The law­suit cites spe­cific com­plaints by staff mem­bers who re­ported Car­raway touch­ing chil­dren un­nec­es­sar­ily, ac­com­pa­ny­ing them into bath­rooms or pass­ing them candy.

“Mul­ti­ple stu­dents re­ported Car­raway’s in­ap­pro­pri­ate and abu­sive con­duct to Prin­ci­pal Wil­liams and teach­ers, yet no mean­ing­ful in­ves­ti­ga­tion or ac­tion was taken,” the law­suit as­serts.

The suit, which seeks un­spec­i­fied dam­ages, does not in­di­cate whether any mem­bers of staff took com­plaints be­yond the prin­ci­pal to higher of­fi­cials in the school sys­tem.

Sev­eral law­suits filed by the firm Joseph Green­wald & Laake, in­clud­ing a class-ac­tion com­plaint, con­tend that the school board and staff mem­bers are li­able for emo­tional and phys­i­cal in­juries to the chil­dren be­cause the fail­ure to re­port sus­pected child abuse un­der state law en­abled Car­raway’s “preda­tory con­duct” and cre­ated an un­safe school en­vi­ron­ment.

Ti­mothy F. Maloney, an at­tor­ney rep­re­sent­ing the fam­i­lies, de­clined to com­ment.

Car­raway, 24, is serv­ing a 75year fed­eral prison sen­tence af­ter he pleaded guilty in Jan­uary to 15 child pornog­ra­phy charges. Sep­a­rately, he was sen­tenced in Septem­ber in Prince Ge­orge’s County Cir­cuit Court to 100 years on 23 counts of child sex abuse and pornog­ra­phy.

Au­thor­i­ties said Car­raway co­erced chil­dren as young as 9 to send him ex­plicit images through so­cial me­dia or to per­form sex acts for him to record at school, in pub­lic fa­cil­i­ties and in pri­vate homes. Car­raway also en­gaged in some sex acts with chil­dren, ac­cord­ing to his crim­i­nal plea — which the law­suit also al­leges.

Since the case broke, Prince Ge­orge’s schools of­fi­cials have not com­mented on what went wrong at the school or how Car­raway man­aged to have so much time alone with chil­dren dur­ing the school day.

Maxwell, the school district’s chief ex­ec­u­tive, said early on af­ter Car­raway’s ar­rest that he was shocked and ap­palled by the al­le­ga­tions, and he cre­ated a task force that rec­om­mended im­prove­ments in train­ing and pro­ce­dures across the district in May 2016. The re­port did not men­tion Car­raway or lapses at the school. Maxwell has re­peat­edly said there was no ev­i­dence of a sys­temic prob­lem in the district.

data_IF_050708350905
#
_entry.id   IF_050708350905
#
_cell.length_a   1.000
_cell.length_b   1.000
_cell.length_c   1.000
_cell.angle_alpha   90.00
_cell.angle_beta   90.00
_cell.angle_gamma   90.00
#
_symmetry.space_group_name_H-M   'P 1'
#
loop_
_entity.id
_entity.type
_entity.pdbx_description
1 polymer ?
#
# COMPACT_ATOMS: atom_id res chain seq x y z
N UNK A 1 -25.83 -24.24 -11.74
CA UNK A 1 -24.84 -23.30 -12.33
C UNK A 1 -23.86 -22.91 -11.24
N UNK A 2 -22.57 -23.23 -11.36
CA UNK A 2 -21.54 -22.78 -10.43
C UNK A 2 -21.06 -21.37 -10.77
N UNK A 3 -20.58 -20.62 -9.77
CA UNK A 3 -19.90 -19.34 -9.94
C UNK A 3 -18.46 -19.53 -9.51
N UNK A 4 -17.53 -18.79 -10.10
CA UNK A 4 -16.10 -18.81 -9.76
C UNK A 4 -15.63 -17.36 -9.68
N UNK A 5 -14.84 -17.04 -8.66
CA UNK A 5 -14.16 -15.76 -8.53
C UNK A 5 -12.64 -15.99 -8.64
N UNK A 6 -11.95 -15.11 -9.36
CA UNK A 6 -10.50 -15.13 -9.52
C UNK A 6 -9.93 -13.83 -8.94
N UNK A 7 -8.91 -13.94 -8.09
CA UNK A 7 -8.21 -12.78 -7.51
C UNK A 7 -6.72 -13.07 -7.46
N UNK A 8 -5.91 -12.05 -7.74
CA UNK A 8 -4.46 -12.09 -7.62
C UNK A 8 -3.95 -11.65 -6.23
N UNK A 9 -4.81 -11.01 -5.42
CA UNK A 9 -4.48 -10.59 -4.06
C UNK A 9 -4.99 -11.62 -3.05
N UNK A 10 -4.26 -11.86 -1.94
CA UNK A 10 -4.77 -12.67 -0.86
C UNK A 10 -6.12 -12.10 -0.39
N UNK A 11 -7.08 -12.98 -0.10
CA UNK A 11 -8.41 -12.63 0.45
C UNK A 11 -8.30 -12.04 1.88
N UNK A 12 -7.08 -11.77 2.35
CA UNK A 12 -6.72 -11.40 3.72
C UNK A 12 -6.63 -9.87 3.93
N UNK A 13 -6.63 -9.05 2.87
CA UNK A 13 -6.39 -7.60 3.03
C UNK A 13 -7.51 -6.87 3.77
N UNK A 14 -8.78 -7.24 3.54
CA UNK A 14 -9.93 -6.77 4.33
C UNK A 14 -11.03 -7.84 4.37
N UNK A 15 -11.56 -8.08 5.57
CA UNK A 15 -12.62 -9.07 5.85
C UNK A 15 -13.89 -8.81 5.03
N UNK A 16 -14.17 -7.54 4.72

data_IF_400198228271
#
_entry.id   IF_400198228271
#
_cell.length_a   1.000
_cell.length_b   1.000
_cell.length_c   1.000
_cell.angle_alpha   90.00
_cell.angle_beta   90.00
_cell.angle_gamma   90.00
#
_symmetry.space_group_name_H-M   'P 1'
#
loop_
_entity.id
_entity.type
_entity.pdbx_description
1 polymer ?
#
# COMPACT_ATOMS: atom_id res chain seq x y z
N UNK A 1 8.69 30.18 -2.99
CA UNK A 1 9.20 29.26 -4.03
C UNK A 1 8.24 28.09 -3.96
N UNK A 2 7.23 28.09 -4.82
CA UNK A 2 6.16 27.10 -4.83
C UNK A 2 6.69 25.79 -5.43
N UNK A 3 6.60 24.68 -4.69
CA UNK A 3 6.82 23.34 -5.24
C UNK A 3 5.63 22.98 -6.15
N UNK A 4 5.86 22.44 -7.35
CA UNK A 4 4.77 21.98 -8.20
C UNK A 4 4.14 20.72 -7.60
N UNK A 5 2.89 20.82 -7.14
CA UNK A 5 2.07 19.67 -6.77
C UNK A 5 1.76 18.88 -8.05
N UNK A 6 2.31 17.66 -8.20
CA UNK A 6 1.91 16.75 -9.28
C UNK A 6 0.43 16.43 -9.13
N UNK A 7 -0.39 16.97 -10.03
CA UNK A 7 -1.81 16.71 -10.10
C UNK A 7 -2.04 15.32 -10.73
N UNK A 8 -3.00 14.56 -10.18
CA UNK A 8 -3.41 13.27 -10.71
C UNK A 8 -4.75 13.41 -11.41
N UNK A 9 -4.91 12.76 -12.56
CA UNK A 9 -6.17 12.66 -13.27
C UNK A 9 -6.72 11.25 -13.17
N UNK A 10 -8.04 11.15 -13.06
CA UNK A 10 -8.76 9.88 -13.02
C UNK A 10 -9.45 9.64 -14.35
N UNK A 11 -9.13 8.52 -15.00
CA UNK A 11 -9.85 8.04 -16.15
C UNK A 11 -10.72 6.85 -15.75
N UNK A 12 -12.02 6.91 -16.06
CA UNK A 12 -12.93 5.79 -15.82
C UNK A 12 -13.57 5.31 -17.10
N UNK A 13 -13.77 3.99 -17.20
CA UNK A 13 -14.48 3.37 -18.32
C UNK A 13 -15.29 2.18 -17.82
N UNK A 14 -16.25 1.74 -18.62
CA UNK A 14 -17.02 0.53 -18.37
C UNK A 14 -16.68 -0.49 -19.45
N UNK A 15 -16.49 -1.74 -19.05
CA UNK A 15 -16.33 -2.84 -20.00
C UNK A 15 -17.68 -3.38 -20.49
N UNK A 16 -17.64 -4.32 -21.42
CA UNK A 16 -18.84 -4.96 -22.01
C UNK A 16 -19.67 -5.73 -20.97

Car­raway’s ad­mis­sions of abuse be­came part of a string of com­plaints al­leg­ing that the school sys­tem fails to heed whistle­blow­ers.

Months af­ter Car­raway’s ar­rest, the district lost $6.4 mil­lion in Head Start fund­ing af­ter a par­ent re­ported that her 3-year-old son’s teacher had forced him to mop up his own urine as pun­ish­ment. The mother went to fed­eral au­thor­i­ties, say­ing the school sys­tem had been un­re­spon­sive to her con­cerns.

Last month, a state in­ves­ti­ga­tion found that grades for nearly 5,500 stu­dents in Prince Ge­orge’s were changed days be­fore grad­u­a­tion in the past two years. The in­ves­ti­ga­tion was or­dered af­ter four mem­bers of the school board wrote a let­ter to Mary­land Gov. Larry Ho­gan (R) say­ing whistle­blow­ers had come for­ward with ev­i­dence of grade ma­nip­u­la­tion aimed at in­creas­ing the grad­u­a­tion rate.

The lat­est fil­ings in the Car­raway law­suit say Car­raway ap­peared at the school seek­ing to work with chil­dren. De­spite be­ing un­qual­i­fied, he was hired in Novem­ber 2014, the fil­ings state.

Ac­cord­ing to the law­suit, Wil­liams “pulled strings” to get Car­raway on the pay­roll and failed to se­cure the two back­ground ref­er­ences re­quired for the job. When the school board re­minded Wil- liams in De­cem­ber 2014 that it had not re­ceived ref­er­ences, one of Wil­liams’s sub­or­di­nates sent a let­ter. A sec­ond let­ter was never ob­tained.

Af­ter Car­raway’s ar­rest, school of­fi­cials said he had passed back­ground checks.

Teach­ers reg­u­larly com­plained to Wil­liams and other ad­min­is­tra­tors about Car­raway, who was of­ten seen skip­ping through the halls like a child and car­ried a back­pack full of candy for the chil­dren, the com­plaint said.

“Kids have my heart,” Car­raway said at his sen­tenc­ing in Au­gust. “When I’m around kids, I feel like a child.”

Teach­ers told ad­min­is­tra­tors that he dis­rupted in­struc­tion, in­sti­gated fights among chil­dren, and phys­i­cally and ver­bally bul­lied stu­dents. In one in­stance, Car­raway gave a stu­dent he was sex­u­ally abus­ing candy and a present in the mid­dle of her fifth-grade class.

When he was not in class­rooms, he would pull chil­dren out of class over teach­ers’ ob­jec­tions, the law­suit states.

“Both teach­ers and stu­dents be­came afraid to chal­lenge Car­raway’s con­duct be­cause of his known friend­ship with the Prin­ci­pal and the use of her name,” the law­suit claims.

When a coun­selor no­ticed Car­raway alone in the bath­room with a stu­dent in 2015, the law­suit says, Wil­liams con­fronted the stu­dent: “Don’t do it again be­cause he could touch you.”

Af­ter a stu­dent told a coun­selor that Car­raway recorded him and an­other child uri­nat­ing on each other in the bath­room, the coun­selor re­port­edly re­sponded, “I’ll deal with it. Go back to class.” The stu­dent was later sus­pended, ac­cord­ing to the suit.

The mother of an­other stu­dent at the school re­ported one day over­hear­ing Wil­liams in­struct cer­tain staff mem­bers to tell par­ents who called the of­fice about Car­raway’s con­duct that “we don’t have proof” and “it’s a ru­mor.”

Car­raway was not ar­rested un­til Fe­bru­ary 2016, af­ter a stu­dent’s un­cle dis­cov­ered in­ap­pro­pri­ate photos on the stu­dent’s phone. The law­suit says the un­cle re­ported and showed the photos to Wil­liams and an­other ad­min­is­tra­tor and was told to re­turn to the school the fol­low­ing day for an­other meet­ing.

In­stead, the un­cle went to the po­lice that night.


Deonte Car­raway, a school em­ployee turned vol­un­teer, is likely to spend the rest of his life be­hind bars for sex­u­ally abus­ing chil­dren at Judge Syl­va­nia W. Woods El­e­men­tary School in Gle­nar­den, Md.


Car­raway, seen at age 22 nearly two years ago, re­ceived a 75year sen­tence in fed­eral court in Au­gust and a 100-year term in state court in Septem­ber.